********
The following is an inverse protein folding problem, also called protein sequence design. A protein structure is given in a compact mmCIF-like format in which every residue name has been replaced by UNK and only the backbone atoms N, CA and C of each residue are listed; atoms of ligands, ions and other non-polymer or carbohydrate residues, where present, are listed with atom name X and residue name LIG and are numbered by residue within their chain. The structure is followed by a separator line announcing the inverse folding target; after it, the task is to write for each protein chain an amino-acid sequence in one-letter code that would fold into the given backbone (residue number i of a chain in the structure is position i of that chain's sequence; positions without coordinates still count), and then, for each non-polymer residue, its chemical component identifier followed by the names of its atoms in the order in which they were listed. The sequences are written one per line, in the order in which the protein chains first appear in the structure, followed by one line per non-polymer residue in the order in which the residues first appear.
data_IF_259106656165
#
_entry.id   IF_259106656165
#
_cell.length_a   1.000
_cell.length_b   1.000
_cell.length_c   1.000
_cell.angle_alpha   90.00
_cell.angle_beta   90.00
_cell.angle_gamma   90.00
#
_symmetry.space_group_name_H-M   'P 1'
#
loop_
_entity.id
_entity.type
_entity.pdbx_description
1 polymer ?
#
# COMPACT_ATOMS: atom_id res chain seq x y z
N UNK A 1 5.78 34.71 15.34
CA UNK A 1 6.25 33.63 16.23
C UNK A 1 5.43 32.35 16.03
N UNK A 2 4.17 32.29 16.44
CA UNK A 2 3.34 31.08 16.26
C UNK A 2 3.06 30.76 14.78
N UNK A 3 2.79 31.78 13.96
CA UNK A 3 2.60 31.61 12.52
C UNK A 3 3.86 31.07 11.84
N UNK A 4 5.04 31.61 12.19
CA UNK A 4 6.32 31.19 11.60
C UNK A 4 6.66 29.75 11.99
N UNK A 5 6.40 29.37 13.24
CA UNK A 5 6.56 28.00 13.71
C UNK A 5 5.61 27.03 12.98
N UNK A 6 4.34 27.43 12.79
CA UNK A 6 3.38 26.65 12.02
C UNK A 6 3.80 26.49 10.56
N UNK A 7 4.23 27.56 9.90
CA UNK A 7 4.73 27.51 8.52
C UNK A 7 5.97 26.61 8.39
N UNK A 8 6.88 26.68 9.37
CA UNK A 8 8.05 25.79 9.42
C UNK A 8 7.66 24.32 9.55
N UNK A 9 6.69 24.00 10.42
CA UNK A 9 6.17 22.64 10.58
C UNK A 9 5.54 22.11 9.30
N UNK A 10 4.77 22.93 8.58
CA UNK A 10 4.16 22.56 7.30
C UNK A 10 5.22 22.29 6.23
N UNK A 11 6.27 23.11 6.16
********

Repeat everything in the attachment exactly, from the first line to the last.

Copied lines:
The following is an inverse protein folding problem, also called protein sequence design. A protein structure is given in a compact mmCIF-like format in which every residue name has been replaced by UNK and only the backbone atoms N, CA and C of each residue are listed; atoms of ligands, ions and other non-polymer or carbohydrate residues, where present, are listed with atom name X and residue name LIG and are numbered by residue within their chain. The structure is followed by a separator line announcing the inverse folding target; after it, the task is to write for each protein chain an amino-acid sequence in one-letter code that would fold into the given backbone (residue number i of a chain in the structure is position i of that chain's sequence; positions without coordinates still count), and then, for each non-polymer residue, its chemical component identifier followed by the names of its atoms in the order in which they were listed. The sequences are written one per line, in the order in which the protein chains first appear in the structure, followed by one line per non-polymer residue in the order in which the residues first appear.
data_IF_259106656165
#
_entry.id   IF_259106656165
#
_cell.length_a   1.000
_cell.length_b   1.000
_cell.length_c   1.000
_cell.angle_alpha   90.00
_cell.angle_beta   90.00
_cell.angle_gamma   90.00
#
_symmetry.space_group_name_H-M   'P 1'
#
loop_
_entity.id
_entity.type
_entity.pdbx_description
1 polymer ?
#
# COMPACT_ATOMS: atom_id res chain seq x y z
N UNK A 1 5.78 34.71 15.34
CA UNK A 1 6.25 33.63 16.23
C UNK A 1 5.43 32.35 16.03
N UNK A 2 4.17 32.29 16.44
CA UNK A 2 3.34 31.08 16.26
C UNK A 2 3.06 30.76 14.78
N UNK A 3 2.79 31.78 13.96
CA UNK A 3 2.60 31.61 12.52
C UNK A 3 3.86 31.07 11.84
N UNK A 4 5.04 31.61 12.19
CA UNK A 4 6.32 31.19 11.60
C UNK A 4 6.66 29.75 11.99
N UNK A 5 6.40 29.37 13.24
CA UNK A 5 6.56 28.00 13.71
C UNK A 5 5.61 27.03 12.98
N UNK A 6 4.34 27.43 12.79
CA UNK A 6 3.38 26.65 12.02
C UNK A 6 3.80 26.49 10.56
N UNK A 7 4.23 27.56 9.90
CA UNK A 7 4.73 27.51 8.52
C UNK A 7 5.97 26.61 8.39
N UNK A 8 6.88 26.68 9.37
CA UNK A 8 8.05 25.79 9.42
C UNK A 8 7.66 24.32 9.55
N UNK A 9 6.69 24.00 10.42
CA UNK A 9 6.17 22.64 10.58
C UNK A 9 5.54 22.11 9.30
N UNK A 10 4.77 22.93 8.58
CA UNK A 10 4.16 22.56 7.30
C UNK A 10 5.22 22.29 6.23
N UNK A 11 6.27 23.11 6.16